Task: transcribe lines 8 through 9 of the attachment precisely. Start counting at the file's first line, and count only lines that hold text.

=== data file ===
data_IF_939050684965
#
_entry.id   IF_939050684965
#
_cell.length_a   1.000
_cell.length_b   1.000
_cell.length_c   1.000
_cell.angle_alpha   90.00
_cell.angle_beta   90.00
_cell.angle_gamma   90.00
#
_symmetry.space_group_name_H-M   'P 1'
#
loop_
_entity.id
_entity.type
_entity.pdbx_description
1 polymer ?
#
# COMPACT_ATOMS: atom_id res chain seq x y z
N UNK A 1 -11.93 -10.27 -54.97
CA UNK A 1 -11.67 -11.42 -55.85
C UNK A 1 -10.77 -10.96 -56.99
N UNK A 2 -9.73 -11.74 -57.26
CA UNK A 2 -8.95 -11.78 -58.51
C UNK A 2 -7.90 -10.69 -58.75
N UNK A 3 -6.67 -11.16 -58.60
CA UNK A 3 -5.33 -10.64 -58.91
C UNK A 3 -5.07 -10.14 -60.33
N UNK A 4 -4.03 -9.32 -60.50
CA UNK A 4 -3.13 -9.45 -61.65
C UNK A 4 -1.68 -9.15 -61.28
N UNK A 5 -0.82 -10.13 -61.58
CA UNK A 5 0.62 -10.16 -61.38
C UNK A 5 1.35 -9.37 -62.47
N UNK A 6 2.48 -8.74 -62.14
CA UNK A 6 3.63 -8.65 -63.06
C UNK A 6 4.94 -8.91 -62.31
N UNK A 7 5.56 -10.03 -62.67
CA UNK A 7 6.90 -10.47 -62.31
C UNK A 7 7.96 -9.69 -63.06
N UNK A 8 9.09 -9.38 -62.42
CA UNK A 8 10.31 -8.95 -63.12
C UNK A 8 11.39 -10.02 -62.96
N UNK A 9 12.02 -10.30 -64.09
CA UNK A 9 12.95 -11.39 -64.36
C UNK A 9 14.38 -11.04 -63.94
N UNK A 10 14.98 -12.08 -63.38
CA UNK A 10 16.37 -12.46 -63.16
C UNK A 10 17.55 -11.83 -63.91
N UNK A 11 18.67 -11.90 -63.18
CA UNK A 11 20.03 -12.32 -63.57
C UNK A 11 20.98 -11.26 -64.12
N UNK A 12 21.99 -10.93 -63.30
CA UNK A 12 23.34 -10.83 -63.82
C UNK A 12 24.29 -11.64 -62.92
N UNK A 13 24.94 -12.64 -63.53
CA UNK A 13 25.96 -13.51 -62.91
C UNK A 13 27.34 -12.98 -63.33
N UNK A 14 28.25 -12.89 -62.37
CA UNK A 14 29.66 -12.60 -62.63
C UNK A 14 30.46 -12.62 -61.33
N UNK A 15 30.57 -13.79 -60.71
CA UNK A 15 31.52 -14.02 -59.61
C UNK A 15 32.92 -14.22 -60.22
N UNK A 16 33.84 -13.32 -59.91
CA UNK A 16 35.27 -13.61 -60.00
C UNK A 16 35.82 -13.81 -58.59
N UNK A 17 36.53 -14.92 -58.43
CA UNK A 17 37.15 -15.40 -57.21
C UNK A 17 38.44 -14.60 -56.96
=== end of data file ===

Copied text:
_cell.angle_alpha   90.00
_cell.angle_beta   90.00